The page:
MWJ 2014, 5, 2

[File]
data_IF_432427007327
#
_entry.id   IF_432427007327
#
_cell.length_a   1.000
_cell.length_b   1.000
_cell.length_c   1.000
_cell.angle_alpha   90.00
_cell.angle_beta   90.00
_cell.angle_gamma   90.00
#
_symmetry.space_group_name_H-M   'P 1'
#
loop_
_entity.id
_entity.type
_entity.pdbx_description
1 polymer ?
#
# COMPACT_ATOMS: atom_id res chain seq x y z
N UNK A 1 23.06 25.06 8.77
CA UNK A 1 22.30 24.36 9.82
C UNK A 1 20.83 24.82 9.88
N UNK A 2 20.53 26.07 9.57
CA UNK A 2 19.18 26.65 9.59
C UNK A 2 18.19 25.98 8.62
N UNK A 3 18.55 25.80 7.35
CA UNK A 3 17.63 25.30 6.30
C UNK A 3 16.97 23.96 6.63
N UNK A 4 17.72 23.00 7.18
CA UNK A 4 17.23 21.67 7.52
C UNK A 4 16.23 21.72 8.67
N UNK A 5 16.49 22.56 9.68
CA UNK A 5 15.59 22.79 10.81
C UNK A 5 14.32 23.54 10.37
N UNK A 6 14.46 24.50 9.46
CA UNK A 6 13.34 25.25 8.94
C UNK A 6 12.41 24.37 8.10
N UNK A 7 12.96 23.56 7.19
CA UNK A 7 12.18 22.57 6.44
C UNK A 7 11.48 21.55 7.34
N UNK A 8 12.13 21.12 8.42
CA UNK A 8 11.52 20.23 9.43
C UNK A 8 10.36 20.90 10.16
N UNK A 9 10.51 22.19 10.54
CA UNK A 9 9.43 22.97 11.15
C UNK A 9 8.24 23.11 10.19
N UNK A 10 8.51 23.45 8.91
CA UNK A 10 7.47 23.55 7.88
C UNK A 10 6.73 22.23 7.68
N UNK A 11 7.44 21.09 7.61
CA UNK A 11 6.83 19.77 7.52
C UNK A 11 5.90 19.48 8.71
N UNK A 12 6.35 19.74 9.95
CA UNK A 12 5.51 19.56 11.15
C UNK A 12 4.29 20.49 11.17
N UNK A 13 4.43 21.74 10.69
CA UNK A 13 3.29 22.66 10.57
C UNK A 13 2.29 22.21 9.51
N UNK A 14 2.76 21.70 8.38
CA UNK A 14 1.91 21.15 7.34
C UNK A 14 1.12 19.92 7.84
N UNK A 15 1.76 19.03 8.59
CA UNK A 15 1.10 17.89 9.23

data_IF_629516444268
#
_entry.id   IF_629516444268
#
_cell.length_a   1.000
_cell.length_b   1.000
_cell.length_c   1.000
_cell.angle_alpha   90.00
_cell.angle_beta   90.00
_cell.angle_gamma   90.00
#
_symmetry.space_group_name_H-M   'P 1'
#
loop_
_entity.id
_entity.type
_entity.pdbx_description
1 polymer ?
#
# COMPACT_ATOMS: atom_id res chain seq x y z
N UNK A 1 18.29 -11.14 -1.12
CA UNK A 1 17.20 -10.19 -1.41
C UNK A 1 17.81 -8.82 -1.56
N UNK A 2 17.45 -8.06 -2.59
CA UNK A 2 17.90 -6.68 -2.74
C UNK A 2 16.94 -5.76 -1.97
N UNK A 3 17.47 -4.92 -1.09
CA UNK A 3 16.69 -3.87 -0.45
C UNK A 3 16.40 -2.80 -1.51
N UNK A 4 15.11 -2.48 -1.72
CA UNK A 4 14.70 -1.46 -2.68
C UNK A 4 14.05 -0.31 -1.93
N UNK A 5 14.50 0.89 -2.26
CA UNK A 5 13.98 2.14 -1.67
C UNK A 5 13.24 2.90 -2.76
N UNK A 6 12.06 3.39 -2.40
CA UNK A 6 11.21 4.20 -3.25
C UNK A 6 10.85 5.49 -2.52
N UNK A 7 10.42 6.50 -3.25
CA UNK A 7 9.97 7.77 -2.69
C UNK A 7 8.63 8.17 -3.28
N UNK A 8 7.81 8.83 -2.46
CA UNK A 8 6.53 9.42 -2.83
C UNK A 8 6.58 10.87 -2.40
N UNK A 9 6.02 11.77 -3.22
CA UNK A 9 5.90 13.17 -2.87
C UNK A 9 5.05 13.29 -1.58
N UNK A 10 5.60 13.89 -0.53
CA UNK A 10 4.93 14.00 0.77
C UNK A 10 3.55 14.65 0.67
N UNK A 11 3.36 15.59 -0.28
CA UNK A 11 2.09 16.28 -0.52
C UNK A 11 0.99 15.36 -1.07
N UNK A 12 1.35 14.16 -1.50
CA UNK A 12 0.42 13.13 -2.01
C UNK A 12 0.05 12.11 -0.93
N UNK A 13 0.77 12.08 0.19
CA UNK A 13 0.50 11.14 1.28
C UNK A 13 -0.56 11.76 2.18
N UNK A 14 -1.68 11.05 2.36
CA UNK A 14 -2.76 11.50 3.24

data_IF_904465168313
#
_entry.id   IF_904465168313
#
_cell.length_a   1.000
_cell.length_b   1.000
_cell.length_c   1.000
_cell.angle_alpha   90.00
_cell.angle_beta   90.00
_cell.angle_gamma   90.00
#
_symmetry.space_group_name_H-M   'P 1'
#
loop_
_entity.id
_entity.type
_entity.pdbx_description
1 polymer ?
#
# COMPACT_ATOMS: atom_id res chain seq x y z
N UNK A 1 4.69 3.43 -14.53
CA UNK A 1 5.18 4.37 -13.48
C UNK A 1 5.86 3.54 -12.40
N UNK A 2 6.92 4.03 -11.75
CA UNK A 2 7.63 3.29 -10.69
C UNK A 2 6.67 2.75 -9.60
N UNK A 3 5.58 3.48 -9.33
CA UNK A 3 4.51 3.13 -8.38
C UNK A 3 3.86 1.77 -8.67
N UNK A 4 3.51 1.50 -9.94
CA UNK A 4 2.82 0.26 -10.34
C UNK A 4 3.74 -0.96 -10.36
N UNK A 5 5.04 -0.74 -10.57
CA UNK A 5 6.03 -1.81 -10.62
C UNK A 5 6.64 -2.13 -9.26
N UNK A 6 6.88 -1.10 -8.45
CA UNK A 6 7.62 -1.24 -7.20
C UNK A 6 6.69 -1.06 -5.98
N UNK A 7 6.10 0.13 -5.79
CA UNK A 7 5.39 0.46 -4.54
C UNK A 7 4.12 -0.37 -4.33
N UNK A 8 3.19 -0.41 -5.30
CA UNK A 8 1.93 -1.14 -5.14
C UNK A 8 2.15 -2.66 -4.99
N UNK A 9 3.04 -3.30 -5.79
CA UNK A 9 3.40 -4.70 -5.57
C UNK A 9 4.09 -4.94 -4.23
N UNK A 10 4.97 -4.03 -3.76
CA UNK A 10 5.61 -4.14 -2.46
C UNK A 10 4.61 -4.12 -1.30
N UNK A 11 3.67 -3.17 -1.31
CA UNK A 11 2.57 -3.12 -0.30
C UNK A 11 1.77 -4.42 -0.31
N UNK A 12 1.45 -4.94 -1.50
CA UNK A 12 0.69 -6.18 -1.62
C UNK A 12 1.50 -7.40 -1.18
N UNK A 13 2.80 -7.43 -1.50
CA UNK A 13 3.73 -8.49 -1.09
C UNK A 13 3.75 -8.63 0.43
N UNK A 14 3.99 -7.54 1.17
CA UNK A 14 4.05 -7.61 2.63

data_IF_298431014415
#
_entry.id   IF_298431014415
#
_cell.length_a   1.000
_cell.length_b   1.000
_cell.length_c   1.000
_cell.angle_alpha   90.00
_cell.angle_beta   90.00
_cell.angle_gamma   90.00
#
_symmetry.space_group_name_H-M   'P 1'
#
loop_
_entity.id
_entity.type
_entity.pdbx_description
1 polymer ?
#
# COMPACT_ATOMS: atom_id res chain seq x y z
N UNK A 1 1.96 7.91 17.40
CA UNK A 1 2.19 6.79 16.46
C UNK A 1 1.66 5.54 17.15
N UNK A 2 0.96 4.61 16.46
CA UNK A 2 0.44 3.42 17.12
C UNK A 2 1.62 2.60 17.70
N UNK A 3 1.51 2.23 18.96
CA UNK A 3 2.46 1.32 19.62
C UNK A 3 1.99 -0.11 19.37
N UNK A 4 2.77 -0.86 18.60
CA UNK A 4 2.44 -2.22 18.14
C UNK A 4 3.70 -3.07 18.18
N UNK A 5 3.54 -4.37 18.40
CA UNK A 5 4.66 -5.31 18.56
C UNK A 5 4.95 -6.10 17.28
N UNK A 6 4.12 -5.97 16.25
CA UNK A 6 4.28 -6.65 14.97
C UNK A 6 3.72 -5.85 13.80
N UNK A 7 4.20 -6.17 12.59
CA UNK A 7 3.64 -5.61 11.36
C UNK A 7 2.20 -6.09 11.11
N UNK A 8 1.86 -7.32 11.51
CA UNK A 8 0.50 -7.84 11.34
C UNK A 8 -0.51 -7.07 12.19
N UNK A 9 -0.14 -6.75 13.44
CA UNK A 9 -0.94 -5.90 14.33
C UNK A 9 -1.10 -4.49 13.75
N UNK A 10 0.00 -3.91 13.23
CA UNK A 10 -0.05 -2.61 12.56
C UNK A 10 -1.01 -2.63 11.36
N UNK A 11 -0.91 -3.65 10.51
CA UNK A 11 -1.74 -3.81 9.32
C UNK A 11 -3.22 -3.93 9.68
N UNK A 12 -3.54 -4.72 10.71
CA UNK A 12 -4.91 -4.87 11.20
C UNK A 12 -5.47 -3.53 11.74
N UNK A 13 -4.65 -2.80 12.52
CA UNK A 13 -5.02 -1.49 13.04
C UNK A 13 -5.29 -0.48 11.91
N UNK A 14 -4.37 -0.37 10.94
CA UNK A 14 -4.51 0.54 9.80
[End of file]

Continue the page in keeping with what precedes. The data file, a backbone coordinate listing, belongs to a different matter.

It has been recommended that the use of ACTs is restricted to only those with confirmed positive malaria diagnosis. The potential benefits of rapid diagnostic tests (RDTs) on anti-malarial drug consumption have been demonstrated in a number of clinical trials. ACT prescribing patterns for febrile patients were compared pre- and post-RDT introduction in 106 Nigerian primary health care facilities. Routine data from the national malaria control programme monthly facility summary forms were extracted for three months before and after the RDT intervention and compared using a ‘before and after’ design. RDT testing rates for patients with fever revealed no trend; mean testing rate in the post RDT period was 64.5%. The mean malaria positivity rate was 71.3%, which equalled a proportional morbidity rate of 45.9% of all fever cases. ACT treatment to confirmed case ratio was consistently above the expected value of one and the ratio of treatment to tested patient exceeded one (mean ratio of 1.1) for the three months post RDT. The absolute number of ACT doses prescribed increased remarkably after the introduction of RDTs. There is notable non-adherence to RDT results, with an increase in ACT prescriptions after the initial introductory period for RDTs. This over reliance on ACTs for the management of non-malaria illness could compromise gains from reducing malaria morbidity and mortality and needs to be addressed urgently.